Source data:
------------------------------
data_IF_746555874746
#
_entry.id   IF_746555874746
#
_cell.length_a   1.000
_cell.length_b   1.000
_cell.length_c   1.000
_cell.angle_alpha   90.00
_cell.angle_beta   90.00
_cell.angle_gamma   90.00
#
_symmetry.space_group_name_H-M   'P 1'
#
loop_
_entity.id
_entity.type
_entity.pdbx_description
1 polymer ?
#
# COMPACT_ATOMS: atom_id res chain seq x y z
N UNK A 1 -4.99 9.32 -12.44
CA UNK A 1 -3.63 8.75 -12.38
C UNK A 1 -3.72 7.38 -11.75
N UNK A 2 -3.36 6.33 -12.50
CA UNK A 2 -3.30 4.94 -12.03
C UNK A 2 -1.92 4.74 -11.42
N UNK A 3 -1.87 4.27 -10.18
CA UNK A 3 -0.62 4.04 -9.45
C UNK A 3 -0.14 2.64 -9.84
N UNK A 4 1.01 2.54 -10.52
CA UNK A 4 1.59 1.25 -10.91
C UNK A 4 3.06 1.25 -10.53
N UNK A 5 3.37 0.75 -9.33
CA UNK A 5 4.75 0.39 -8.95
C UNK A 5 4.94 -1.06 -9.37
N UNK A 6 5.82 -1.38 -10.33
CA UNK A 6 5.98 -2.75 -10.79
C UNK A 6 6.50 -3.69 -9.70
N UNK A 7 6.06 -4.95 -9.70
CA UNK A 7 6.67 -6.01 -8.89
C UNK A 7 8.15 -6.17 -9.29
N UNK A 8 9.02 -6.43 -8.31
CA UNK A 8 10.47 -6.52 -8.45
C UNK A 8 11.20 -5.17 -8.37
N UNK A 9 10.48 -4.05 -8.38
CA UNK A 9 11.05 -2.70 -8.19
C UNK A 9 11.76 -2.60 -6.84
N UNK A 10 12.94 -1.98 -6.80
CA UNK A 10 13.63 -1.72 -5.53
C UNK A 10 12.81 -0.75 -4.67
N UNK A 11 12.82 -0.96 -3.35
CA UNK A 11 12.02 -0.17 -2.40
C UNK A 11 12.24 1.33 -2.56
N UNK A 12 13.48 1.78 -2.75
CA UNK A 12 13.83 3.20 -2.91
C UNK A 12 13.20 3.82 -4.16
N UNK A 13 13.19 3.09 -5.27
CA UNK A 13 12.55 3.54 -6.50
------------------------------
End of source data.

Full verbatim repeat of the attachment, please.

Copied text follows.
data_IF_746555874746
#
_entry.id   IF_746555874746
#
_cell.length_a   1.000
_cell.length_b   1.000
_cell.length_c   1.000
_cell.angle_alpha   90.00
_cell.angle_beta   90.00
_cell.angle_gamma   90.00
#
_symmetry.space_group_name_H-M   'P 1'
#
loop_
_entity.id
_entity.type
_entity.pdbx_description
1 polymer ?
#
# COMPACT_ATOMS: atom_id res chain seq x y z
N UNK A 1 -4.99 9.32 -12.44
CA UNK A 1 -3.63 8.75 -12.38
C UNK A 1 -3.72 7.38 -11.75
N UNK A 2 -3.36 6.33 -12.50
CA UNK A 2 -3.30 4.94 -12.03
C UNK A 2 -1.92 4.74 -11.42
N UNK A 3 -1.87 4.27 -10.18
CA UNK A 3 -0.62 4.04 -9.45
C UNK A 3 -0.14 2.64 -9.84
N UNK A 4 1.01 2.54 -10.52
CA UNK A 4 1.59 1.25 -10.91
C UNK A 4 3.06 1.25 -10.53
N UNK A 5 3.37 0.75 -9.33
CA UNK A 5 4.75 0.39 -8.95
C UNK A 5 4.94 -1.06 -9.37
N UNK A 6 5.82 -1.38 -10.33
CA UNK A 6 5.98 -2.75 -10.79
C UNK A 6 6.50 -3.69 -9.70
N UNK A 7 6.06 -4.95 -9.70
CA UNK A 7 6.67 -6.01 -8.89
C UNK A 7 8.15 -6.17 -9.29
N UNK A 8 9.02 -6.43 -8.31
CA UNK A 8 10.47 -6.52 -8.45
C UNK A 8 11.20 -5.17 -8.37
N UNK A 9 10.48 -4.05 -8.38
CA UNK A 9 11.05 -2.70 -8.19
C UNK A 9 11.76 -2.60 -6.84
N UNK A 10 12.94 -1.98 -6.80
CA UNK A 10 13.63 -1.72 -5.53
C UNK A 10 12.81 -0.75 -4.67
N UNK A 11 12.82 -0.96 -3.35
CA UNK A 11 12.02 -0.17 -2.40
C UNK A 11 12.24 1.33 -2.56
N UNK A 12 13.48 1.78 -2.75
CA UNK A 12 13.83 3.20 -2.91
C UNK A 12 13.20 3.82 -4.16
N UNK A 13 13.19 3.09 -5.27
CA UNK A 13 12.55 3.54 -6.50